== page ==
• Cut back production when MRltMC

19
Finding the Profit-Maximizing Level of Output
20
Short-Term Production Rules
  • Economic Profit - When the price is above ATC
    (produce)
  • Normal Profit When the price is equal to ATC
    (produce)
  • Reduce Losses When the price is below ATC but
    above AVC (continue production)
  • Shut Down Point When the price is below AVC.
    Your losses will be equal to fixed costs (stop
    production)

21
Profit Maximization in the Short Run
  • Marginal Revenue-Marginal Cost Approach ( MR MC
    Rule)

MR MC
P131
MC
Economic Profit
MR P
ATC
AVC
A97.78
22
Profit Maximization in the Short Run
  • Marginal Revenue-Marginal Cost Approach
  • MR MC Rule

Loss Minimizing Case
Lower the Price to 81 and Observe the Results!
MC
Loss
A91.67
ATC
AVC
MR P
P81
V 75
23
Profit Maximization in the Short Run
  • Marginal Revenue-Marginal Cost Approach
  • MR MC Rule

Short-Run Shut Down Case
Lower the Price Further to 71 and Observe the
Results!
MC
ATC
V 74
AVC
MR P
P71
Short-Run Shut Down Point P lt Minimum AVC 71 lt
74
24
Short-Run Profits, Losses, and Zero Economic
Profits
25
Firm Supply
  • Why the marginal-cost curve and supply curve of
    competitive firms are identical
  • The firm's short run supply curve is that portion
    of its short-run marginal cost curve above
    short-run average variable cost.
  • The long-run supply curve is that portion of its
    long-run marginal cost curve above long-run
    average cost.

26
Marginal Cost and Short-Run Supply
  • Generalizing the MRMC Relationship and its Use

MC
e
P5
MR5
d
ATC
P4
MR4
c
AVC
P3
MR3
b
P2
MR2
a
P1
MR1
This Price is Below AVC And Will Not Be Produced
Q2
Q3
Q4
Q5
0
27
Marginal Cost and Short-Run Supply
  • Generalizing the MRMC Relationship and its Use

Examine the MC for the Competitive Firm
MC Above AVC Becomes the Short-Run Supply Curve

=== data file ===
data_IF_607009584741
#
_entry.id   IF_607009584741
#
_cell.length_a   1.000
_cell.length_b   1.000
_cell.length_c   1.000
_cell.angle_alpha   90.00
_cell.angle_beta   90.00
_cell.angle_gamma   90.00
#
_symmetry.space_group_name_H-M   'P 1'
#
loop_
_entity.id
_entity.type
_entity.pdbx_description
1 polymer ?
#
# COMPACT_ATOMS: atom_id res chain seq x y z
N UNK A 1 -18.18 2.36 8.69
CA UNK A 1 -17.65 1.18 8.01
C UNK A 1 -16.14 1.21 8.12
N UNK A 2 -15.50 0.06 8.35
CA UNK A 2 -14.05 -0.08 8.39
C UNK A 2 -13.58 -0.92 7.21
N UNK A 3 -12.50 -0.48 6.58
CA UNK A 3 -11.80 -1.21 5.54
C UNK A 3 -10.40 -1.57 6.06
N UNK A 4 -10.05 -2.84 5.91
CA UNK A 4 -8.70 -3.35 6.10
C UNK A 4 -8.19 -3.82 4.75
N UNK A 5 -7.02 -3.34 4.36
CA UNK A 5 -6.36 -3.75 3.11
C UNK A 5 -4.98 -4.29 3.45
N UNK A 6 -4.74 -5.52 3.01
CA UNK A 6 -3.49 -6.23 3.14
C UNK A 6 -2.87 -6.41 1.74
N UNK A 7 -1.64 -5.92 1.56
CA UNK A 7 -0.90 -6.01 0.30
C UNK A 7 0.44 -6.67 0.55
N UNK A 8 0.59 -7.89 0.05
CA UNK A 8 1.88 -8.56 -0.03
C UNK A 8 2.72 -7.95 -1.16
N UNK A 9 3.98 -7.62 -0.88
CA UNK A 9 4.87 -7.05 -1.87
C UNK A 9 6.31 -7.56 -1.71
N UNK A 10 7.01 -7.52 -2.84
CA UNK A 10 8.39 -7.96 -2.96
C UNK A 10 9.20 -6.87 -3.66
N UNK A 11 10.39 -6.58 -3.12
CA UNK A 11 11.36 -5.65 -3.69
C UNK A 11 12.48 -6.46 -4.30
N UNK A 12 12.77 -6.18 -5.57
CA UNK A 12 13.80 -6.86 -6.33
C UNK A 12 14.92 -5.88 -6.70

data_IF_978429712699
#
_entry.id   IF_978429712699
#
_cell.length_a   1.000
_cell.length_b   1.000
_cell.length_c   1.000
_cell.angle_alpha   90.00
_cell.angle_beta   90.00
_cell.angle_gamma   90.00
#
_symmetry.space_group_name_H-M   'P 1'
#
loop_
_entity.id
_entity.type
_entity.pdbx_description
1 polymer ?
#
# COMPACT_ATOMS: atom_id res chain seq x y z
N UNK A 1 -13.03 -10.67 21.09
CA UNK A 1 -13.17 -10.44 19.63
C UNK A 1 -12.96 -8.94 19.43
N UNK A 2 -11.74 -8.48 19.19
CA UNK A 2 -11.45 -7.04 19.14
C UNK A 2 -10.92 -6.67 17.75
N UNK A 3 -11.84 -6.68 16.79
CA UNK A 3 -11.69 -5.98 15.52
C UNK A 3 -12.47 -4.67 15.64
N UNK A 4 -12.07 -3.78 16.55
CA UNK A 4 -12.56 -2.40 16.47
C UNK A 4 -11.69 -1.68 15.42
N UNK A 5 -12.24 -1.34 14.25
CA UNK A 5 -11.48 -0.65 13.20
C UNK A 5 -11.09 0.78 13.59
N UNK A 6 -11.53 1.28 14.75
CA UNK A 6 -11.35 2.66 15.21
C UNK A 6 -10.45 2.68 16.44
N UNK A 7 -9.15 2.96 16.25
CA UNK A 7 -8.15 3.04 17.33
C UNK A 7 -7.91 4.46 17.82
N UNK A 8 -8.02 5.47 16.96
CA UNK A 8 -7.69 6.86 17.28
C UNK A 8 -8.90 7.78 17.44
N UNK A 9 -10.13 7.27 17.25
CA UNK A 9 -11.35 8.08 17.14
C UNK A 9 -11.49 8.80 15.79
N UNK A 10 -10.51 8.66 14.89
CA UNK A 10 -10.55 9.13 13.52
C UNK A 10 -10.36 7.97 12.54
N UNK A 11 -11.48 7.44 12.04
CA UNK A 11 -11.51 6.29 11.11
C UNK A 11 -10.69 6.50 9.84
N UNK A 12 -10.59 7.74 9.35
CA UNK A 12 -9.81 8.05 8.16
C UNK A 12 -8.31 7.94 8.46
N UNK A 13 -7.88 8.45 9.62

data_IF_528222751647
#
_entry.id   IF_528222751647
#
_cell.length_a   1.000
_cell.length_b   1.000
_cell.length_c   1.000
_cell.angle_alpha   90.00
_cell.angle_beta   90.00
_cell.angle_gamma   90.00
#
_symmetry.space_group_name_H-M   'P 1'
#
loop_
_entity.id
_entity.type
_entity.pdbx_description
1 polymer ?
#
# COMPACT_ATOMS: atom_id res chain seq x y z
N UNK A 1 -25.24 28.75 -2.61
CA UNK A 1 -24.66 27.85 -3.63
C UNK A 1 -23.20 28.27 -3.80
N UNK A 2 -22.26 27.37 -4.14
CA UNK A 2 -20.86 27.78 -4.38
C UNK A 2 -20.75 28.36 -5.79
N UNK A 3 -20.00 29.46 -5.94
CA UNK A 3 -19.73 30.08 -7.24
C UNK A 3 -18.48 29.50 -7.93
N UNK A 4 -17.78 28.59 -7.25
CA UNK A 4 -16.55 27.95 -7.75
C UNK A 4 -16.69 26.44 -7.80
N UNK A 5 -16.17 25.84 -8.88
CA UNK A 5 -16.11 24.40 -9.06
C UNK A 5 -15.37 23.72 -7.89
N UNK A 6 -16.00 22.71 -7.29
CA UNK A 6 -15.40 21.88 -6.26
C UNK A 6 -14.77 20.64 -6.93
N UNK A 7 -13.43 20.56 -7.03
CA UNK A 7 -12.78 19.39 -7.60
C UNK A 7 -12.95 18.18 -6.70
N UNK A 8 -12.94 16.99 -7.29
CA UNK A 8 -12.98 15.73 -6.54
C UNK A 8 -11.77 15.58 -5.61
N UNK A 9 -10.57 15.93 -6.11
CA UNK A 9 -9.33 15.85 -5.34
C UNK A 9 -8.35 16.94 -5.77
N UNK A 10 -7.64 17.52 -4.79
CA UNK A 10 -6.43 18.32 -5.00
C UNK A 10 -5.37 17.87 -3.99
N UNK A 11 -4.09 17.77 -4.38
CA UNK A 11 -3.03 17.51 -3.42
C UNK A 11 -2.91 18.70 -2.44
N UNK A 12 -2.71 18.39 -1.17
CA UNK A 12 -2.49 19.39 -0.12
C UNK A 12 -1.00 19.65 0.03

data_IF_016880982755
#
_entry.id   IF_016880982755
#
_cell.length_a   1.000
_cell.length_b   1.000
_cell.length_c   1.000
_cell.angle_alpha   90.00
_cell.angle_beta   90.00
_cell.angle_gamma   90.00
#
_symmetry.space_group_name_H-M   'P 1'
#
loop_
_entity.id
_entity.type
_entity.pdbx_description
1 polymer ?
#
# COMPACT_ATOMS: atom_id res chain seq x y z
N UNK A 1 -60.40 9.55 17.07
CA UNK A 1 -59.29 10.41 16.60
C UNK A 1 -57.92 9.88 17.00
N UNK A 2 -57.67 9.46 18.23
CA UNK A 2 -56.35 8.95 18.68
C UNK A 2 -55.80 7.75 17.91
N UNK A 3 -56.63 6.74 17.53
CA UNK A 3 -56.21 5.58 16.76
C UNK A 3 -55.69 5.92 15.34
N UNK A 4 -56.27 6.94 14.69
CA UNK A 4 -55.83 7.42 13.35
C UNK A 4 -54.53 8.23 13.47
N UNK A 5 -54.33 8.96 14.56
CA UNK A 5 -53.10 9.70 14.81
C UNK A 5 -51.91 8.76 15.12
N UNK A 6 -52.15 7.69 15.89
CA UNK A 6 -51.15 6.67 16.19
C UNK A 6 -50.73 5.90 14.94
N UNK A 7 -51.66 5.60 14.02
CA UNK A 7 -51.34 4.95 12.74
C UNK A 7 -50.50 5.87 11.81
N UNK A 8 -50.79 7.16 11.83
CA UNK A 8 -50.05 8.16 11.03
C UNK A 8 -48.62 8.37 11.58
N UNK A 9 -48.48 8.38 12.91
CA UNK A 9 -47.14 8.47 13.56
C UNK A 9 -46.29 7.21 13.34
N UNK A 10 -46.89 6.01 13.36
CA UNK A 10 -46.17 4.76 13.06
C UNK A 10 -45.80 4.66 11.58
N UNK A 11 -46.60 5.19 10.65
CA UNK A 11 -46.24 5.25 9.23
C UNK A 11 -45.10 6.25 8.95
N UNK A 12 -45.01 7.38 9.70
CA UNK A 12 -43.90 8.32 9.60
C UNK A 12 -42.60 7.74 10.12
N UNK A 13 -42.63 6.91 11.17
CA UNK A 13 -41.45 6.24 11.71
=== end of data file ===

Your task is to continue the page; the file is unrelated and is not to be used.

S
Break-even (Normal Profit) Point
MC
e
P5
MR5
d
ATC
P4
MR4
c
AVC
P3
MR3
b
P2
MR2
a
P1
MR1
Shut-Down Point (If P is Below)
This Price is Below AVC And Will Not Be Produced
Q2
Q3
Q4
Q5
0
28
Learning Objectives
  • How industry entry and exit produce economic
    efficiency P ATC in the long run and production
    takes place where MR MC
  • What is long run competitive equilibrium and why
    companies only make normal profit
  • How short-run economic profits will disappear
    with entry of other firms
  • How short-run economic losses will disappear with
    exit of some firms

29
Pure Competition and Efficiency
  • Productive Efficiency requires that goods be
    produced in the least costly way. In the long
    run, pure competition forces firms to produce at
    the minimum ATC.
  • P Minimum ATC
  • Allocative Efficiency requires that resources
    be apportioned among firms and industries to
    yield mix of products and services most wanted by
    society
  • P MC
  • Maximum Consumer and Producer Surplus
  • Dynamic Adjustments and Invisible Hand
    Revisited

30
Changes in Supply
S ? MCs
s MC
Economic Profit
ATC
d
111
111
AVC
D
8
8000
Competitive Firm Must Take the Price that
is Established By Industry Supply and Demand
31
Supply Readjustment
S1
MC
ATC
60 50 40
60 50 40
S2
MR
D2
D1
An Increase in Demand Temporarily Raises
Price Higher Prices Draw in New
Competitors Increased Supply Returns Price to
Equilibrium
32
Supply Readjustment
S3
MC
ATC
60 50 40
60 50 40
S1
MR
D1
D3
A Decrease in Demand Temporarily Lowers
Price Lower Prices Drive Away Some
Competitors Decreased Supply Returns Price to
Equilibrium
33
Long-Run Equilibrium
  • Competitive Firm and Market

MC
S
PMCMinimum ATC (Normal Profit)
ATC
MR
P
P
D
Qe
Qf
Productive Efficiency Price Minimum
ATC Allocative Efficiency Price MC Pure
Competition Has Both in Its Long-Run Equilibrium
34
Allocative Efficiency and Perfect Competition
35
Perfect Competition
  • In a competitive equilibrium, firms make no
    economic profits. Production is efficient in that
    firms produce at their minimum long run average
    cost.
  • Firms in competitive industries must move rapidly
    to take advantage of transitory opportunities.
    They also must strive for efficient production in
    order to survive.

36
Perfect Competition
  • Some firms in the industry can employ resources